A photolithography method or a laser aberration method is preferably used for the patterning. The electrode pattern is determined depending on a drive method and dividing number of partial drive. For example, when a 42 inch display is divided into 12*6, a pattern having electrode width of about 80 mm is formed, and an inter-electrode slit portion is thinned to the utmost. However, since an excessively thin slit portion is not useful in the light of a gradation characteristic described later, specifically, a slit of about 10 to 500 μm is preferably used. Alternatively, the electrode pattern may be formed by printing ITO nanoparticles in a pattern, and then baking the nanoparticles.

Next, an alignment film 33 or 35 is coated over the whole surface, and then the alignment film is dried and baked (FIG. 14C). When a polyimide series material is used for the alignment film 33 or 35, NMP (N-methyl-2-pyrolidon) is often used as a solvent. In such a case, temperature of about 200 C. is necessary for the drying and baking in the air. In this case, when a plastic substrate is used as the transparent substrate 31 or 37, the alignment film 33 or 35 may be dried and baked in a vacuum at 100 C.

Next, spacers 41 for forming a cell gap are dispersed on the alignment film 33 by a dry or wet process (FIG. 15A). When the light modulator cell 30A is formed by a vacuum bonding method, spacers 38 may be mixed in a mixture to be dropped. Columnar spacers may be formed by a photolithography process in place of the spacers 38.

Next, a sealant pattern 42 is coated on the alignment film 35, for example, in a frame pattern for both bonding and prevention of leakage of a liquid crystal (FIG. 15B). The sealant pattern 42 may be formed by a dispenser method or a screen printing method.

Hereinafter, the vacuum bonding method (One Drop Fill (ODF) method) is described. However, the light modulator cell 30A may be formed even by a vacuum injection method or the like.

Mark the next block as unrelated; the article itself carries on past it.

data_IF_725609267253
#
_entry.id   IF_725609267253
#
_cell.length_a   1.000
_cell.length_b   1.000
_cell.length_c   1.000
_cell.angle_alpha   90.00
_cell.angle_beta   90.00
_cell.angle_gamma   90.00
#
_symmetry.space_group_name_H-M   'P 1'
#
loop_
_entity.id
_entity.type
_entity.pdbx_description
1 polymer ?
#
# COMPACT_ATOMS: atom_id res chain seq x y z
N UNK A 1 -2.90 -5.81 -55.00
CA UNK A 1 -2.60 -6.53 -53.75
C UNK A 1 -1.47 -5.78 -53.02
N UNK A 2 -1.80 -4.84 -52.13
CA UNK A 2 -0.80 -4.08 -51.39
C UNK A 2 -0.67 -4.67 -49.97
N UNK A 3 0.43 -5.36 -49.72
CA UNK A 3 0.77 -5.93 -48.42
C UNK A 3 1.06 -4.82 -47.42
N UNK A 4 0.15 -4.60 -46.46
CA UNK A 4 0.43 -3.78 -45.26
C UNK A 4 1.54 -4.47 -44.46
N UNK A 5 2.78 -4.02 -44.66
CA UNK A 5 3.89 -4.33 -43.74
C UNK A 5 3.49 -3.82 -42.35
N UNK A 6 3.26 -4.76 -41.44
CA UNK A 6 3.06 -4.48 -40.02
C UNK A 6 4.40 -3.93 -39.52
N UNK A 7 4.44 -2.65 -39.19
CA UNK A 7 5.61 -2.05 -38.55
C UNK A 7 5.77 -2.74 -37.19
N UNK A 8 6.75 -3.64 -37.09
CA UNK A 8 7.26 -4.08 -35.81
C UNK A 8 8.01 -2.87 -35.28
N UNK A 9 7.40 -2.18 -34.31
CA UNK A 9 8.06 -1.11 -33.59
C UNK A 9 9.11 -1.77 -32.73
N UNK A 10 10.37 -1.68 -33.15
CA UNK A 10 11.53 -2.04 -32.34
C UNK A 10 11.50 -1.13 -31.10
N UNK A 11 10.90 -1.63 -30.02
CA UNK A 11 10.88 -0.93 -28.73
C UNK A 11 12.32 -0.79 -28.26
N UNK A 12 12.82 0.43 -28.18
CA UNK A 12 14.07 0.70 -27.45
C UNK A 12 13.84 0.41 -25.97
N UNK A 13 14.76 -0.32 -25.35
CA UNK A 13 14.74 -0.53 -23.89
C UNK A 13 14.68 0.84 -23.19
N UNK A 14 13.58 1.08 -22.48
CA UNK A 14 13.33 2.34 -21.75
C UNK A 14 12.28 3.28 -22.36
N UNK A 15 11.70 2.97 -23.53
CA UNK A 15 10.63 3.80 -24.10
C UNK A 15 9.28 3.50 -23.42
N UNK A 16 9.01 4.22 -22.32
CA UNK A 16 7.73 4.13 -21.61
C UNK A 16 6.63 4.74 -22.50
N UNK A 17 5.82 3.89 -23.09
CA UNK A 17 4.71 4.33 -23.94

First, a mixture 43 of a liquid crystal material and a polymerizable material, which corresponds to volume determined from a cell gap, cell area or the like, is uniformly dropped in a plane (FIG. 15C). A linear-guide precision dispenser is preferably used for dropping the mixture 43. However, a die coater may be used with the sealant pattern 42 as a bank.

The aforementioned materials may be used as the liquid crystal material and the polymerizable material respectively, and a weight ratio between the liquid crystal material and the polymerizable material is set to the aforementioned value. While a drive voltage may be reduced by increasing a ratio of the liquid crystal, when the liquid crystal is excessively increased, whiteness is reduced during voltage application, or a transparent state is hardly recovered when voltage application is finished because response speed is reduced.

The mixture 43 is added with a polymerization initiator in addition to the liquid crystal material and the polymerizable material. A monomer percent of a polymerization initiator to be added is adjusted within a range of 0.1 to 10 wt % depending on an ultraviolet wavelength to be used. The mixture 43 may be further added with a polymerization inhibitor, a plasticizer, or a viscosity modifier if necessary. When the polymerizable material is a solid or a gel, a base, a syringe, and a substrate are preferably heated.

The transparent substrates 31 and 37 are disposed in a vacuum bonding machine (not shown), then the inside of the machine is evacuated, and the substrates are bonded (FIG. 16A). Then, the bonded substrates are released to the air, and a cell gap is made even by uniform pressurization at atmospheric pressure. While the cell gap may be appropriately selected based on a relationship between white luminance (whiteness) and drive voltage, the cell gap is 5 to 40 μm, preferably 6 to 20 μm, and more preferably 7 to 10 μm.